Chewy cookie butter snickerdoodles incorporate additional spice and flavor to classic cinnamon sugar cookies!
Snickerdoodle cookies were my absolute favorite growing up.
Whenever I was at the mall (which during my teenager years translated to ALL THE TIME), I would buy myself a snickerdoodle cookie from Mrs. Fields.
Over the years my cookie preferences have changed.
I’m more drawn to shortbread cookies and chunky cookies with nuts, but I will always have a soft spot for soft and chewy cinnamon sugar cookies.
Let’s revamp the classic snickerdoodle with the addition of cookie butter!
Biscoff spread is the most popular cookie butter spread.
It is made from speculaas (also known as speculoos or Biscoff cookies), a thin and crispy Belgian cookie made with various spices.
Biscoff cookie butter is a wonderful addition to many dessert recipes including:
What is cookie butter?
Cookie butter is a magical mixture of crushed biscuit cookies pulverized into a smooth and creamy spread. It’s sweet, rich, and decadent.
Cookie butter has become super popular over the last decade. This delicious spread can be eaten on toast, waffles, bagels, or straight out of the jar.
Snickerdoodle Cookie History
Snickerdoodles are a very popular American sugar cookie. They are believed to have originated in New England during the 19th century.
Joy of Cooking claims that these cookies are German in origin.
Snickerdoodles are known for their sweet cinnamon coating and wrinkled surface.
The snickerdoodle cookie comes in all sorts of varieties to cater to all preferences: soft and chewy, puffy and cake-like, thin and crispy.
Cream of tartar is a key snickerdoodle ingredient. It is responsible for flavoring the cookies with their iconic tangy flavor as well as adding to the cookie’s chew.
How to Portion Cookie Dough
The secret to uniformed sized cookies is proper portioning!
Portioning the cookie dough into equal sized pieces has many benefits.
One: all the cookies finish baking at the same time. Two: all the cookies are the same size, making them perfect for stacking into cookie sandwiches. And, three: consistent results!
Achieve even, consistent results by using a cookie scoop.
This recipe uses a size 40 scoop, roughly 1.5 tablespoons of dough.
Keep in mind: the baking time listed in this recipe needs to be adjusted should you choose to use a different size cookie scoop.
Cookie Scoop Sizes
Cinnamon Sugar Coating
Mix together the dough like any standard creaming method cookie.
No need to rest or chill the dough after mixing. Immediately portion dough into balls.
Roll the cookie balls in a bowl of cinnamon sugar. Then, bake until the edges of the cookies are “just set.”
When it comes to cookies, it is far better to err on the side of under-baked versus over-baked.
The cookies will continue to “cook” outside of the oven while it sits on the hot baking sheet.
The cookie butter snickerdoodles will be super soft and fragile directly out of the oven. Let them cool for a few minutes to regain structure because digging in.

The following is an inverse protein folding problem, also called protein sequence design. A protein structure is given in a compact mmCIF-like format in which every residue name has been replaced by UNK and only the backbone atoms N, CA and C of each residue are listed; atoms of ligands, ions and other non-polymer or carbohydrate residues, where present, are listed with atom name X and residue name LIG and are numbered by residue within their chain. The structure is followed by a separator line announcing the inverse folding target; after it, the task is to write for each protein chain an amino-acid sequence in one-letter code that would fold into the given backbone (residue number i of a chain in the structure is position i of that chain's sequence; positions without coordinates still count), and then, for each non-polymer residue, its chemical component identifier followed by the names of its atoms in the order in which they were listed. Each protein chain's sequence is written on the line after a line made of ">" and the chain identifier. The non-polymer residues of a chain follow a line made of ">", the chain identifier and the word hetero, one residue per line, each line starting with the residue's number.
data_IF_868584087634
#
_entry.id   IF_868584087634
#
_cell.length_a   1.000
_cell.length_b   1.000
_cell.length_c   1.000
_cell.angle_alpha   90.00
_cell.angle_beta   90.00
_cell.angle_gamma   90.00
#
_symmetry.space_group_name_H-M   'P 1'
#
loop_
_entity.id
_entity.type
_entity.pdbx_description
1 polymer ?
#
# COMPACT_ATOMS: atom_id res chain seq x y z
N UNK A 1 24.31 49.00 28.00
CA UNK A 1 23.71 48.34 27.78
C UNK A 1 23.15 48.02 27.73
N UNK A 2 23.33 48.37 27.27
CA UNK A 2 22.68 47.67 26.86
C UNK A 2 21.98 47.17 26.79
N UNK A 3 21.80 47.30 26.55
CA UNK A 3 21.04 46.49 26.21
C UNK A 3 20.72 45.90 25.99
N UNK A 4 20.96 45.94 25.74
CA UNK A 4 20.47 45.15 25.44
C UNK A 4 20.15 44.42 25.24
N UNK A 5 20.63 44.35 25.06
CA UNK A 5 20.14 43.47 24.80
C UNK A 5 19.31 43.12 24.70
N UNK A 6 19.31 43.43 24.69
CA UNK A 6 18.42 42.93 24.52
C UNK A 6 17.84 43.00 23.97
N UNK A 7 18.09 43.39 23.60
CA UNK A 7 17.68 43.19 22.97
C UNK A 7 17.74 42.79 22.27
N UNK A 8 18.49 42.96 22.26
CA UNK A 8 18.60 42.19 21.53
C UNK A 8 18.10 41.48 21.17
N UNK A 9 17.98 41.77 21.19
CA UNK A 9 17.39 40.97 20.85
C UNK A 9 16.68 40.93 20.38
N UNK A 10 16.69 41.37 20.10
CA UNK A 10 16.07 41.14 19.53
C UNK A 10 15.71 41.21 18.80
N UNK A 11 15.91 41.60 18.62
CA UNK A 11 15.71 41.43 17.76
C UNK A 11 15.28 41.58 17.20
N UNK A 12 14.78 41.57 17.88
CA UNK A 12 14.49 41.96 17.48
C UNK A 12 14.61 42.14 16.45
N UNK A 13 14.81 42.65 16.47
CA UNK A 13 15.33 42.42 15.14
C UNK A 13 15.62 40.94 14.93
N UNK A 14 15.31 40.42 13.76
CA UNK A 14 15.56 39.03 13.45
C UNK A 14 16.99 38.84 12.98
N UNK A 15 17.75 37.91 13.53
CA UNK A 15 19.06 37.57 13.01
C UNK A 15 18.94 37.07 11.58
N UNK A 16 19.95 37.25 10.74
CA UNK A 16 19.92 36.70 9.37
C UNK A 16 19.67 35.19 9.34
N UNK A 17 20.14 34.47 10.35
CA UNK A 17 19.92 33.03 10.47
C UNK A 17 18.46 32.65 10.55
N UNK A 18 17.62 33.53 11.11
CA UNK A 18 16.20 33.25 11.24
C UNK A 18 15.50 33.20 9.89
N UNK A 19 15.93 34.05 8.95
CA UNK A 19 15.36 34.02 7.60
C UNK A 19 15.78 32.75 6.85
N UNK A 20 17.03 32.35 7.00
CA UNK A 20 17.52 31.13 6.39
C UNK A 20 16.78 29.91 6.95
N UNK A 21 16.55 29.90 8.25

Why do snickerdoodle recipes contain cream of tartar?
Most snickerdoodle cookie recipes have a touch of cream of tartar in the dough.
Cream of tartar provides a little tang, adding some contrast to the sweet cookie.
Cream of tartar is an acid salt. It is a byproduct of wine making. Cream of tartar is an ingredient in baking powder. As such, it leavens baked goods- meaning softer cookies!
But don’t get carried away adding a ton of cream of tartar to baked goods. Too much of it will result in bitter tasting foods.
Cookie Butter Snickerdoodles
- 2 ¾ cup (330 g) all-purpose flour
- ½ teaspoon cream of tartar
- 1 teaspoon baking soda
- ½ teaspoon kosher salt
- ½ cup (115 g) unsalted butter , softened, room tempe
- ½ cup (140 g) cookie butter
- 1 ¼ cup (250 g) granulated sugar
- 2 large eggs
- ¼ cup (50 g) granulated sugar
- 1 Tablespoon ground cinnamon
- Preheat oven to 350°F. Line baking sheets with parchment paper or silicone baking mat. Set aside.
- In a large bowl, whisk together flour, cream of tartar, baking soda, and salt. Set aside.
- In the bowl of a stand mixer fitted with a paddle attachment (or using an electric hand mixer), beat together butter, cookie butter, and sugar until smooth. Scrape down bowl as needed to ensure thorough mixing. Add eggs and continue to mix until well incorporated.
- Add dry mixture in two additions. Mix on medium speed until cookie dough forms. Scrape bowl as needed.
- Use a 1 1/2-tablespoon scoop ( #40 scoop) to portion out dough.
- Coating: In a small bowl, mix together sugar and cinnamon.
- Roll cookie balls into sugar coating mixture. Place cookie balls 2-inches apart of prepared baking sheet. Bake 10-12 minutes, until the edges of the cookies are set. Allow to rest in baking sheet for 3-5 minutes before transferring to wire rack to cool.
- Enjoy cookies warm or at room temperature.
- Cookie butter is also labeled as speculoos spread or Biscoff cookie spread
- Store cooled cookies in an airtight container for up to 4 days.